WHEN General Kayani said recently that no institution or individual had a monopoly on defining the national interest, he failed to mention that for decades, the military establishment has enjoyed precisely this unilateral control over Pakistan’s destiny.

The most recent example of this misplaced arrogance came when (mercifully) retired generals Aslam Beg and Asad Durrani both admitted their involvement in sabotaging the PPP’s re-election bid in 1990. Leading this gang of visionaries was their don, the late, unlamented Ghulam Ishaq Khan.

In their collective wisdom, they declared Benazir Bhutto a security risk and decided to beef up the opposition by forging the IJI alliance, and by doling out funds to a bunch of unprincipled politicians. What other skulduggery they got up to in order to achieve their end God and the intelligence community only know.

From the early days of Pakistan, the army has used an infant nation’s fear of India to force through a militarist agenda that survives to this day. By manipulating politicians and buying and bullying the media, the army has forced us into a strategic straitjacket that has all but eliminated options.

While his predecessors had begun it, Ziaul Haq took the whole process of indoctrination to another level by defining Pakistan’s ideology. Thus, the army became not just the guardians of our physical boundary, but of our ideological frontier as well.

And to ram the fundamentalist message home, he encouraged a number of extremist groups to rampage across the country. Of course, his cause was aided by the fortuitous Soviet invasion of Afghanistan where militant groups soon waged a jihad at the behest of the US and Pakistan.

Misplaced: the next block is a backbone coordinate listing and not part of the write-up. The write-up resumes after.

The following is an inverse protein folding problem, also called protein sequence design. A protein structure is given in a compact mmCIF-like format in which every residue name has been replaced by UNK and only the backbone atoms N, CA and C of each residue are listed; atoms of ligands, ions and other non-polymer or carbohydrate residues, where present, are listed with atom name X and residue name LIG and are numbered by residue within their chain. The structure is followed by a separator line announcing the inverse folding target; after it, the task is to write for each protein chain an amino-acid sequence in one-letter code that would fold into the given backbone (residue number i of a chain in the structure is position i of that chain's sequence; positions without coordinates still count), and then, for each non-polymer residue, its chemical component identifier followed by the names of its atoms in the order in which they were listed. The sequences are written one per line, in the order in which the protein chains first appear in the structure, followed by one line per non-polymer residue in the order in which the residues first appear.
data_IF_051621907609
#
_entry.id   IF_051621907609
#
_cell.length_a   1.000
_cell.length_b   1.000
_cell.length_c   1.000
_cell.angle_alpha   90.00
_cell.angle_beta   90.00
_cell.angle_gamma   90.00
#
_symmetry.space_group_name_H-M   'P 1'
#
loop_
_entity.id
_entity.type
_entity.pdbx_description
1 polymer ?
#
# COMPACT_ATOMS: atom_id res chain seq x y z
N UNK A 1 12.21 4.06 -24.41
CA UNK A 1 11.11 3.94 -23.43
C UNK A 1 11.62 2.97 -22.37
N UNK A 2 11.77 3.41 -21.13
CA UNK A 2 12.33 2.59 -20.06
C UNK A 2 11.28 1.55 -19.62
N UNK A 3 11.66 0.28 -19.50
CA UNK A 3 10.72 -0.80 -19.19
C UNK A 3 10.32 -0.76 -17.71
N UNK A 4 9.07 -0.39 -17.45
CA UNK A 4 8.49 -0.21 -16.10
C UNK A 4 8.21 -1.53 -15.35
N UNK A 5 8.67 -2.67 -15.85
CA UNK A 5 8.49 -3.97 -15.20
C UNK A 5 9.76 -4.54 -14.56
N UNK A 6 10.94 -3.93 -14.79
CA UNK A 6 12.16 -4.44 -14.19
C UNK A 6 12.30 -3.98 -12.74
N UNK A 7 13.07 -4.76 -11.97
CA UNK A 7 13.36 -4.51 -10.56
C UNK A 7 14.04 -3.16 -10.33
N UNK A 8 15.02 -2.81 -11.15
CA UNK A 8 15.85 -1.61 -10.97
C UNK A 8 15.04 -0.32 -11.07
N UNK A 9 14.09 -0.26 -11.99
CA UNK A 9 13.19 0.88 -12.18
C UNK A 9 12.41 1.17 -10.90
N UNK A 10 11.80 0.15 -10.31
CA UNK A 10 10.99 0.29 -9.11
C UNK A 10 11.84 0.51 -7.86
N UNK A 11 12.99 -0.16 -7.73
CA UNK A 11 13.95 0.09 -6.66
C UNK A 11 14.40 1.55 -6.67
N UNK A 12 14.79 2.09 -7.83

By conflating faith with national interest, our military rulers sought to harness religion and nationalism to unify the nation behind them. In the event, they only succeeded in unleashing forces that were soon out of their control. They also set us on a path to confusion and chaos.

Those who followed the third debate in the recent American presidential election will have noted the close proximity in the positions taken by both candidates on foreign policy. This is because there is a consensus on national interest, and this united approach dictates US foreign policy, irrespective of who’s in power.

No such consensus exists in Pakistan, and when our leaders talk of seeking one, they are actually kicking the ball into the long grass. When President Zardari recently spoke of the need for a consensus before an army operation could be launched in North Waziristan, he was actually making an excuse for inaction.

But to be fair, there is considerable unanimity between Asif Zardari and Nawaz Sharif over the need for peace with India. The only apparent reason progress has been so painfully slow is that the military establishment has been dragging its boots over the issue.

While the army once filled the political space by virtue of its overbearing presence, it is suddenly facing competition from other players like the judiciary, the electronic media and an increasingly vocal public. Its confidence and its morale dented by repeated terrorist attacks on its installations and personnel, as well as the American raid in Abbottabad, the army is feeling it has lost control over the public discourse.